The first quarter of 2023 has been noteworthy due to the shift towards streaming by major studios with large superhero libraries, namely Disney and WB, who were forced to pivot due to the failed strategies of previous corporate regimes. On the other hand, studios that continue to invest in maintaining variety in their theatrical portfolios have seen success, particularly in franchises across different genres such as horror, action, and sports. Universal Pictures has seen recent sequential wins in the horror genre with original titles, including M3GAN, Knock at the Cabin, and Cocaine Bear, two of which have embraced campy “niche” elements that most studios have avoided in wide releases. Additionally, Sony Pictures’ A Man Called Otto, a heartwarming film about aging starring Tom Hanks, quietly grossed $109 million on a $50 million budget. These numbers suggest a potential shift in the industry, where the previously talked-about “superhero fatigue” may be taking hold.

Jumping to conclusions about a paradigm shift in the superhero genre may be premature. While some films in 2023, such as Guardians of the Galaxy Vol. 3, will likely perform well at the box office, other superhero films like The Flash, Blue Beetle, and Aquaman may be considered relics of a strategy for DC that has been abandoned. Thus, it may be too early to evaluate the success of James Gunn and Peter Safran’s stewardship of the DC Universe until 2025, even if some of the ’23 films fail to impress audiences.

However, the oversaturation of the market with content appears to be a concern for both Disney and WarnerMedia. Bob Iger, Disney’s once and future CEO, has acknowledged the need to reverse the trend of too many MCU Disney+ shows and movies, and has questioned whether it is time to explore other characters. The perception is that DC Studios is taking a fresh start by dynamiting the current DC cinematic universe. Ultimately, while the market is changing, it remains to be seen how it will evolve and whether it will lead to a significant shift in the genre.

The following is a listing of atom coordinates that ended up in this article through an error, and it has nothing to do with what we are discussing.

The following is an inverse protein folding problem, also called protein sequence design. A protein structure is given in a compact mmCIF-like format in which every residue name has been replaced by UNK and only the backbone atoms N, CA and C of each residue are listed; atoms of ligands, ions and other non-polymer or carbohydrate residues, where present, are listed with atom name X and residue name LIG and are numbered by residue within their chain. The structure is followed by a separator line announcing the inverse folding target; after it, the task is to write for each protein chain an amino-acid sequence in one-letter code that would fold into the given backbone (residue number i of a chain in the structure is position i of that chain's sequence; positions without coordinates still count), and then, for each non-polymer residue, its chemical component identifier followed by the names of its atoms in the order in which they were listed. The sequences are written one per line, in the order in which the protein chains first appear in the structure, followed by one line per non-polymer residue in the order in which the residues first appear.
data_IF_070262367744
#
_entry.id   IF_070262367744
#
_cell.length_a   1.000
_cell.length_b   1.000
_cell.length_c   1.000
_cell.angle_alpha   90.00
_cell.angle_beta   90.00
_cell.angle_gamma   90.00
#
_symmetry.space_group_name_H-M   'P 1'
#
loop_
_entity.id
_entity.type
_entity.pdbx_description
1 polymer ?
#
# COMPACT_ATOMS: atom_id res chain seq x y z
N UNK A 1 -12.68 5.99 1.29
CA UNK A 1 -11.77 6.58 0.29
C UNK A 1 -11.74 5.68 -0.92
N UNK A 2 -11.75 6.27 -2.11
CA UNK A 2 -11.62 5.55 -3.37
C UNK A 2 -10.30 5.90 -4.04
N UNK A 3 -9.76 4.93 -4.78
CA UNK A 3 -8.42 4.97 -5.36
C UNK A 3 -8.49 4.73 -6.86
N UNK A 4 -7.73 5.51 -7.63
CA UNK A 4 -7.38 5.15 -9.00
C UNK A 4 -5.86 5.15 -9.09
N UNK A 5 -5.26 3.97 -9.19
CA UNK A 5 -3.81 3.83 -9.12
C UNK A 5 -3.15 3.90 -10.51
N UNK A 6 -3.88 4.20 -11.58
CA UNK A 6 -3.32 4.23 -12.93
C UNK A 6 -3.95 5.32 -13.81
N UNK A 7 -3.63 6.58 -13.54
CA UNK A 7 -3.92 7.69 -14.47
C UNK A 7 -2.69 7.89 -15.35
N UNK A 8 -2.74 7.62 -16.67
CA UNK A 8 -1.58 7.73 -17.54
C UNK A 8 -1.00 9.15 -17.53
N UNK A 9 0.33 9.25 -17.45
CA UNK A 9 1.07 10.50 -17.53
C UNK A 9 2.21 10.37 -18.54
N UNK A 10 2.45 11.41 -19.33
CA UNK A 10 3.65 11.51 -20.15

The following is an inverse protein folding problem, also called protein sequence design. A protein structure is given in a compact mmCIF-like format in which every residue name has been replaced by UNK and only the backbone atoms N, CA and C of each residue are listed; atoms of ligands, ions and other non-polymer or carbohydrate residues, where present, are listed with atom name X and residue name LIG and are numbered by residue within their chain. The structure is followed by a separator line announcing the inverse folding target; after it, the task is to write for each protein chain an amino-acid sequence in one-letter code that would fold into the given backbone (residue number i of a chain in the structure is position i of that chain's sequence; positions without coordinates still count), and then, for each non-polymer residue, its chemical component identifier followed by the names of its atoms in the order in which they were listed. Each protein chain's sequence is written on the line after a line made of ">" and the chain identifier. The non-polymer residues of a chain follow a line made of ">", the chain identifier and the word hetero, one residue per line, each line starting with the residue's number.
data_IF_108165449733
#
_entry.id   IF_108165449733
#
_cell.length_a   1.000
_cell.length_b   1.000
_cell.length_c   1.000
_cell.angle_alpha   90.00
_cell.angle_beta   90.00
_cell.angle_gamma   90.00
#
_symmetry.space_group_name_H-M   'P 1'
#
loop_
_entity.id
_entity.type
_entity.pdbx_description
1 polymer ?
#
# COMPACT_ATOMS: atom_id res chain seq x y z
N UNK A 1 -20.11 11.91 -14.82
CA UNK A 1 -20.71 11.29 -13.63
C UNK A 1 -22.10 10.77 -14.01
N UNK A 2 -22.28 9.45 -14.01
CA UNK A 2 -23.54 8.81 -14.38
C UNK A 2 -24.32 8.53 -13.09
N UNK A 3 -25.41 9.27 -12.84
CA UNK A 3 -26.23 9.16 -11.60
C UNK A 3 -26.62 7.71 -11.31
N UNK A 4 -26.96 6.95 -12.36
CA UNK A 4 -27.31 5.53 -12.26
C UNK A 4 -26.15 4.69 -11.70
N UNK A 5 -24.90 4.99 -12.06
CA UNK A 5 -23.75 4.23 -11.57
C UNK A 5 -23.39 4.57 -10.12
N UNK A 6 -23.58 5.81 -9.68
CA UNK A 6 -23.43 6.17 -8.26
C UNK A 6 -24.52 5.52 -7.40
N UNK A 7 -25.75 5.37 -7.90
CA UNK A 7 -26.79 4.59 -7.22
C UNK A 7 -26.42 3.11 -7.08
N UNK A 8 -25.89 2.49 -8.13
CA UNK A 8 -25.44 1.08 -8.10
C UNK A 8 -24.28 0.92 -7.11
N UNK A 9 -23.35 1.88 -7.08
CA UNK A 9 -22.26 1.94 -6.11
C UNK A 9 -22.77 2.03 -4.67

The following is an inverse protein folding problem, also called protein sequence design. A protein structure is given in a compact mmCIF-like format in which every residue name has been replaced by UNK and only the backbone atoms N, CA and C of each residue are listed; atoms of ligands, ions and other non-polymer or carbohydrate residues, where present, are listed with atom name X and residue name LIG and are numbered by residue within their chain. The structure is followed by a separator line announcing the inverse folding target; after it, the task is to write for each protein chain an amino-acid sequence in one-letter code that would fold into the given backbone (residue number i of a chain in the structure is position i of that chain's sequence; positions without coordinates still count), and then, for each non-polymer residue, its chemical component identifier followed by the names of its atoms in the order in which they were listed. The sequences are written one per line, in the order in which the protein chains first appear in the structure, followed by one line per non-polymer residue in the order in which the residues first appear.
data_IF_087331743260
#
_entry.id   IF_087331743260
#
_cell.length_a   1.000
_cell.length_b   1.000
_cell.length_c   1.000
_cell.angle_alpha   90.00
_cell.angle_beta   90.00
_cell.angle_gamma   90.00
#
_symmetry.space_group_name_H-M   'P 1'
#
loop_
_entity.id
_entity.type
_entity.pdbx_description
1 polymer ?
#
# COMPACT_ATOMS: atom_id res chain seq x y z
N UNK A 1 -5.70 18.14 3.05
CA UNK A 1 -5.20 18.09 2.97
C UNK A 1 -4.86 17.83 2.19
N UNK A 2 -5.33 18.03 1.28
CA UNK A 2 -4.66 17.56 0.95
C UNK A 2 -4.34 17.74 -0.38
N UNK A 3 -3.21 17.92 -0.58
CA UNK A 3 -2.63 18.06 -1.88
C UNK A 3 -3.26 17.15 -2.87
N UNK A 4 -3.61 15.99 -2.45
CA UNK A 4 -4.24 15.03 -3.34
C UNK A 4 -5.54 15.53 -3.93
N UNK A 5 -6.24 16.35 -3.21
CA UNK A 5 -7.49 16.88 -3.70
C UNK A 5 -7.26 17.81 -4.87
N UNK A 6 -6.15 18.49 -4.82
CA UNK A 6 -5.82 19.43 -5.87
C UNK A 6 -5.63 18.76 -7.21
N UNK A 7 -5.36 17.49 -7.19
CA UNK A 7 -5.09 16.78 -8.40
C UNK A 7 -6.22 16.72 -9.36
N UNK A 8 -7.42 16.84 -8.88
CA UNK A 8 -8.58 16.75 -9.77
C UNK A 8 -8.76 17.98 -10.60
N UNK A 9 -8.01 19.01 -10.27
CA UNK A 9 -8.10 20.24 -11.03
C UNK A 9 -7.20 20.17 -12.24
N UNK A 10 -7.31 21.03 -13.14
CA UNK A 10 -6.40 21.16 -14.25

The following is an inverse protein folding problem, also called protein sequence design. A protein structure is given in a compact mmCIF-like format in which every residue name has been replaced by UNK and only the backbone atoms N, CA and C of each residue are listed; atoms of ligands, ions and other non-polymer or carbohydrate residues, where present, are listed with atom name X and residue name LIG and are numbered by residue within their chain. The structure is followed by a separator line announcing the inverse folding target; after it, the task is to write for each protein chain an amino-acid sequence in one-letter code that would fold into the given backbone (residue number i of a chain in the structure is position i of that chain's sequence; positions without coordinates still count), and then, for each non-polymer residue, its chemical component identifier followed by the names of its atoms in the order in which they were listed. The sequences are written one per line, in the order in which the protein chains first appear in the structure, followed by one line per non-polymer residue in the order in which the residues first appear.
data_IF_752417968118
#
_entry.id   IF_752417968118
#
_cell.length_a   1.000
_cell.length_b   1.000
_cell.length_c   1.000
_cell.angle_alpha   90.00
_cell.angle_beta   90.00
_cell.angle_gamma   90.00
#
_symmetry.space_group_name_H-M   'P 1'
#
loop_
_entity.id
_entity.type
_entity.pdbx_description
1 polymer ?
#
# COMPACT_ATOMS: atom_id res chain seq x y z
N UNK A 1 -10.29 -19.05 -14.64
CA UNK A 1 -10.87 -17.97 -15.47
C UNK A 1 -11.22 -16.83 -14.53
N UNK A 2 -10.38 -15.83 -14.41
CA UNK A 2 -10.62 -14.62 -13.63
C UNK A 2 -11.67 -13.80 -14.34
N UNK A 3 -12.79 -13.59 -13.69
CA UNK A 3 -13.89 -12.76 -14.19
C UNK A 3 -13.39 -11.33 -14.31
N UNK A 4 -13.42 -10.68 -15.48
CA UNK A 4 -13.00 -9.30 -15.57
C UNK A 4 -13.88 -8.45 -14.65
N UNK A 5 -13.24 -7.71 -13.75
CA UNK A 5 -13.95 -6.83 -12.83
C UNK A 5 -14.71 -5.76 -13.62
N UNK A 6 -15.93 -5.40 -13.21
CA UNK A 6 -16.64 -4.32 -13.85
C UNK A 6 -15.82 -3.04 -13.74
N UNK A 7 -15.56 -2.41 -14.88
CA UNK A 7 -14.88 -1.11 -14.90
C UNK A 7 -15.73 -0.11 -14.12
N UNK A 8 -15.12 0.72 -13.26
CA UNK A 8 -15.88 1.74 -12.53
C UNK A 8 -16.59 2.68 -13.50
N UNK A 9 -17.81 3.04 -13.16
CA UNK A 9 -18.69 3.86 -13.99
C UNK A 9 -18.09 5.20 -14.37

Although it’s too soon to claim that superhero fatigue is a certainty, the executives who control superhero intellectual property are indicating to their investors that they are shifting their strategies for a reason – the market is evidently evolving. This is a positive development.

Although it has been a dull spring for superhero movies, it’s encouraging to observe viewers embracing other genres that don’t involve superheroes. Drama, action, and even uplifting dramas that cater to Baby Boomers are all displaying signs of renewed vitality. While horror has remained the sole genre, aside from superheroes, that has managed to stay reliably robust in the post-pandemic world, the fact that subgenres such as slashers, horror-comedy camp (M3GAN), and even low-budget B-movie schlock (Cocaine Bear) can generate revenue is an encouraging indication that moviegoers are yearning for something that superhero movies have largely ignored over the last decade: diversity.

We haven’t quite reached the point where a post-pandemic renaissance is emerging. All of the largest hits in March were franchise films, Tom Cruise saved Hollywood with a (incredibly fantastic) legacy sequel in 2022, and most of the bold or thought-provoking adult dramas that were nominated for Best Picture last year flopped in cinemas. Nonetheless, the Best Picture winner was a highly original sci-fi action-comedy-oddity called Everything Everywhere All at Once, which grossed an enormous sum of money for an independent film that is impossible to summarize in one sentence.

A transformation seems to be underway, and as a result, superhero movies are no longer dominating the industry or the box office. It’s possible, and even likely, that their studios will never be able to completely reverse this trend. This is a good thing.